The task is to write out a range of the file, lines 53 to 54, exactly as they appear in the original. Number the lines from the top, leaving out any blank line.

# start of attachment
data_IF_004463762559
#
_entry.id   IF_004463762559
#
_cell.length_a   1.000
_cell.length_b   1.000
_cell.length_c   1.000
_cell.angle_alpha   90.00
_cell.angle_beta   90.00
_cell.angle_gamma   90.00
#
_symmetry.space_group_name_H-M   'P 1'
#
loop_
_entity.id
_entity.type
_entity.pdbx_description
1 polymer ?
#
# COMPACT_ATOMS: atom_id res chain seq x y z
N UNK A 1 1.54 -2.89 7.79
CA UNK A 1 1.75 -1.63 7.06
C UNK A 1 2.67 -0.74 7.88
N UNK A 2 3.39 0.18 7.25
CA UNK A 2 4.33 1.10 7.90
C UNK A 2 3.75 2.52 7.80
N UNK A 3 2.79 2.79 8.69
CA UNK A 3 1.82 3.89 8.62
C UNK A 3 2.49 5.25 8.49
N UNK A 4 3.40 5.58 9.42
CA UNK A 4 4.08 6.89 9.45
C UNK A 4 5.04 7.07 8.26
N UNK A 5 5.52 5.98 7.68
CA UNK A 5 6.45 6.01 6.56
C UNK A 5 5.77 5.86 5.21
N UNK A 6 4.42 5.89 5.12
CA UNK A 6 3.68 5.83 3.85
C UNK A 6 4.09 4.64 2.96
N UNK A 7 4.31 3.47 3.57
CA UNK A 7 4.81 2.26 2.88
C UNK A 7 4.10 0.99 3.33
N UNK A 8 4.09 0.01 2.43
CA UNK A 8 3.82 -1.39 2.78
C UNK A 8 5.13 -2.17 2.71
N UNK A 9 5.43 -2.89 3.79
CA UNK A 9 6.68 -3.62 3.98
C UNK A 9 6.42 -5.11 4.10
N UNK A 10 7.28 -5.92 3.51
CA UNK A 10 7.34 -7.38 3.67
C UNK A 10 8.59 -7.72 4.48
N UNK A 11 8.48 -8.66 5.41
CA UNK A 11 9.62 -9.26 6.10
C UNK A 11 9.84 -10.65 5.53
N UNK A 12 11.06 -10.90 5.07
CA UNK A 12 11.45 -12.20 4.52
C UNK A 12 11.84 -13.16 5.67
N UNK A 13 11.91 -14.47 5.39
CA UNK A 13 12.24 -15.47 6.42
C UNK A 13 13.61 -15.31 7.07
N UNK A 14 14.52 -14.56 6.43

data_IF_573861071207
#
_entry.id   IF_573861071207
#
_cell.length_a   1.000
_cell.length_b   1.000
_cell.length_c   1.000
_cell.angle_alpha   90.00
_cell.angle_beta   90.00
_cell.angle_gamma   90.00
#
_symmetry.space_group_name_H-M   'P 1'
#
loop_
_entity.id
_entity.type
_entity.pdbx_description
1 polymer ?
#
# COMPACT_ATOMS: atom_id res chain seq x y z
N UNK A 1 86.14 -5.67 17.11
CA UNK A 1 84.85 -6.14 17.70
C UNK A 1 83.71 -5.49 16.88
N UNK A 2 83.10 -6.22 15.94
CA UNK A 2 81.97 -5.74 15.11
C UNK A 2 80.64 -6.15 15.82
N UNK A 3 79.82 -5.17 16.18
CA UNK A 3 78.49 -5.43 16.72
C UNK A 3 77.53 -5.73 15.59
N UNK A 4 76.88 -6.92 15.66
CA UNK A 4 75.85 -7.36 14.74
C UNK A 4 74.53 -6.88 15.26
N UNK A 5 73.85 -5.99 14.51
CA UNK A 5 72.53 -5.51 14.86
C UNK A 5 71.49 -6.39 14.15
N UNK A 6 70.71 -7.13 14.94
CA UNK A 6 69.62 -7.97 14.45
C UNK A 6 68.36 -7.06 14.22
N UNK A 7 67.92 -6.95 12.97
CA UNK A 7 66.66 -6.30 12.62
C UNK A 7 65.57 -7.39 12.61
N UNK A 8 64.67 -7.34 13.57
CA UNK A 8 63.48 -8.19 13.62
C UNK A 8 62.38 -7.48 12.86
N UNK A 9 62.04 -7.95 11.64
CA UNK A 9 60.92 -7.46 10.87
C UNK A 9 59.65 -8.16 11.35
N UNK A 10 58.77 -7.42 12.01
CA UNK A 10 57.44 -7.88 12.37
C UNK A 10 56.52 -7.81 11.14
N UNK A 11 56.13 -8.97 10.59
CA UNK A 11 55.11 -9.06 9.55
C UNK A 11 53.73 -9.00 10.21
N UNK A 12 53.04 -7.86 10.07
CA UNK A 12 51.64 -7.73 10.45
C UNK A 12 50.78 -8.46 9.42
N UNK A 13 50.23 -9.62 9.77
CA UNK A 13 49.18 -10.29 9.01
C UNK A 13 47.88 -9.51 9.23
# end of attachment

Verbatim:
C UNK A 11 9.84 -10.65 5.53
N UNK A 12 11.06 -10.90 5.07